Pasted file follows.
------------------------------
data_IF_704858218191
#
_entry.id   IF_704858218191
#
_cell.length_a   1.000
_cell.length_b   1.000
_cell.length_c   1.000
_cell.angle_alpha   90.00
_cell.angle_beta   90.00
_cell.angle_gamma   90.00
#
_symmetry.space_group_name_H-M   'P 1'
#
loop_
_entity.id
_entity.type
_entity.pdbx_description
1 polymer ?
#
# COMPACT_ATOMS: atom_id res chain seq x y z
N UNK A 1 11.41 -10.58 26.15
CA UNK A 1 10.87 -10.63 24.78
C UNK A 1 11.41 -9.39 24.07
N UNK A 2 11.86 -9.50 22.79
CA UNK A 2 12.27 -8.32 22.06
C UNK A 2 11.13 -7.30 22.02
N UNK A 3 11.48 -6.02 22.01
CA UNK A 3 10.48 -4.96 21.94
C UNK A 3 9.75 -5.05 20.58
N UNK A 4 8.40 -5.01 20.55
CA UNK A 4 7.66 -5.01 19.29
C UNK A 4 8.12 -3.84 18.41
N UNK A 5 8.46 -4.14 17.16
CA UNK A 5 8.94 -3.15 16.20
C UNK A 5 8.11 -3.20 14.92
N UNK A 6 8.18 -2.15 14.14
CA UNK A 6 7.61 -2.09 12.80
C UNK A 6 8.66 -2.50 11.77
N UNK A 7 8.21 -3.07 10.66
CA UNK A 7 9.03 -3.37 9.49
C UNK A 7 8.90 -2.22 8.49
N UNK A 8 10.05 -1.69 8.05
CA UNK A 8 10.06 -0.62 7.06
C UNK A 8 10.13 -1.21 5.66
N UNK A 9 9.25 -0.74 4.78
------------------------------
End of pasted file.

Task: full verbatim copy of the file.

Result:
data_IF_704858218191
#
_entry.id   IF_704858218191
#
_cell.length_a   1.000
_cell.length_b   1.000
_cell.length_c   1.000
_cell.angle_alpha   90.00
_cell.angle_beta   90.00
_cell.angle_gamma   90.00
#
_symmetry.space_group_name_H-M   'P 1'
#
loop_
_entity.id
_entity.type
_entity.pdbx_description
1 polymer ?
#
# COMPACT_ATOMS: atom_id res chain seq x y z
N UNK A 1 11.41 -10.58 26.15
CA UNK A 1 10.87 -10.63 24.78
C UNK A 1 11.41 -9.39 24.07
N UNK A 2 11.86 -9.50 22.79
CA UNK A 2 12.27 -8.32 22.06
C UNK A 2 11.13 -7.30 22.02
N UNK A 3 11.48 -6.02 22.01
CA UNK A 3 10.48 -4.96 21.94
C UNK A 3 9.75 -5.05 20.58
N UNK A 4 8.40 -5.01 20.55
CA UNK A 4 7.66 -5.01 19.29
C UNK A 4 8.12 -3.84 18.41
N UNK A 5 8.46 -4.14 17.16
CA UNK A 5 8.94 -3.15 16.20
C UNK A 5 8.11 -3.20 14.92
N UNK A 6 8.18 -2.15 14.14
CA UNK A 6 7.61 -2.09 12.80
C UNK A 6 8.66 -2.50 11.77
N UNK A 7 8.21 -3.07 10.66
CA UNK A 7 9.03 -3.37 9.49
C UNK A 7 8.90 -2.22 8.49
N UNK A 8 10.05 -1.69 8.05
CA UNK A 8 10.06 -0.62 7.06
C UNK A 8 10.13 -1.21 5.66
N UNK A 9 9.25 -0.74 4.78